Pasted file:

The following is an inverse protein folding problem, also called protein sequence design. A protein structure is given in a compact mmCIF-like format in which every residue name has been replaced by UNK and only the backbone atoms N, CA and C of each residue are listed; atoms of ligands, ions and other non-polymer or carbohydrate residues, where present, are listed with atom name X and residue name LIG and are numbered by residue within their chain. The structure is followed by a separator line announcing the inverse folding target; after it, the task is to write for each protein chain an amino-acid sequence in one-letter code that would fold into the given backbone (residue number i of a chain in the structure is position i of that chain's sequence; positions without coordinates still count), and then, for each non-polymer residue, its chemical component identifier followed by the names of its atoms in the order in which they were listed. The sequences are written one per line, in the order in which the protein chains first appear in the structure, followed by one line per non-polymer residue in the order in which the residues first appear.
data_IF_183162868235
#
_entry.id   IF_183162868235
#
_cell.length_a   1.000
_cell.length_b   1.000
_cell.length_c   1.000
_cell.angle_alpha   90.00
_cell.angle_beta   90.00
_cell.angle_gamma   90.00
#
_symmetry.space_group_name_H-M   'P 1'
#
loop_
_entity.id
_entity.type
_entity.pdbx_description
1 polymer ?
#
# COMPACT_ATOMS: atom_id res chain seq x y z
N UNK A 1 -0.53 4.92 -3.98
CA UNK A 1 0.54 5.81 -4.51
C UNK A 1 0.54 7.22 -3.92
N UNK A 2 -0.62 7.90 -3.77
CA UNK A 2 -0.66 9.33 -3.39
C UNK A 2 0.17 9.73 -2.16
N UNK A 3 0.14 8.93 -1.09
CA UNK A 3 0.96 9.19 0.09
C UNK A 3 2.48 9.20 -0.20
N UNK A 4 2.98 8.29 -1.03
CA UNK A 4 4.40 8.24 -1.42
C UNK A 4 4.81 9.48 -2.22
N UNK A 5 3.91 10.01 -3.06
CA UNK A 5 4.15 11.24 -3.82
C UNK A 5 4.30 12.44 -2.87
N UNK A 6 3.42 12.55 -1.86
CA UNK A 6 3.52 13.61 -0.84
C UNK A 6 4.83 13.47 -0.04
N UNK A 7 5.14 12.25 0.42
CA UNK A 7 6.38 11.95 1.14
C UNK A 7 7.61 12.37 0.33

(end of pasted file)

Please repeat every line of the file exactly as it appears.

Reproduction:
The following is an inverse protein folding problem, also called protein sequence design. A protein structure is given in a compact mmCIF-like format in which every residue name has been replaced by UNK and only the backbone atoms N, CA and C of each residue are listed; atoms of ligands, ions and other non-polymer or carbohydrate residues, where present, are listed with atom name X and residue name LIG and are numbered by residue within their chain. The structure is followed by a separator line announcing the inverse folding target; after it, the task is to write for each protein chain an amino-acid sequence in one-letter code that would fold into the given backbone (residue number i of a chain in the structure is position i of that chain's sequence; positions without coordinates still count), and then, for each non-polymer residue, its chemical component identifier followed by the names of its atoms in the order in which they were listed. The sequences are written one per line, in the order in which the protein chains first appear in the structure, followed by one line per non-polymer residue in the order in which the residues first appear.
data_IF_183162868235
#
_entry.id   IF_183162868235
#
_cell.length_a   1.000
_cell.length_b   1.000
_cell.length_c   1.000
_cell.angle_alpha   90.00
_cell.angle_beta   90.00
_cell.angle_gamma   90.00
#
_symmetry.space_group_name_H-M   'P 1'
#
loop_
_entity.id
_entity.type
_entity.pdbx_description
1 polymer ?
#
# COMPACT_ATOMS: atom_id res chain seq x y z
N UNK A 1 -0.53 4.92 -3.98
CA UNK A 1 0.54 5.81 -4.51
C UNK A 1 0.54 7.22 -3.92
N UNK A 2 -0.62 7.90 -3.77
CA UNK A 2 -0.66 9.33 -3.39
C UNK A 2 0.17 9.73 -2.16
N UNK A 3 0.14 8.93 -1.09
CA UNK A 3 0.96 9.19 0.09
C UNK A 3 2.48 9.20 -0.20
N UNK A 4 2.98 8.29 -1.03
CA UNK A 4 4.40 8.24 -1.42
C UNK A 4 4.81 9.48 -2.22
N UNK A 5 3.91 10.01 -3.06
CA UNK A 5 4.15 11.24 -3.82
C UNK A 5 4.30 12.44 -2.87
N UNK A 6 3.42 12.55 -1.86
CA UNK A 6 3.52 13.61 -0.84
C UNK A 6 4.83 13.47 -0.04
N UNK A 7 5.14 12.25 0.42
CA UNK A 7 6.38 11.95 1.14
C UNK A 7 7.61 12.37 0.33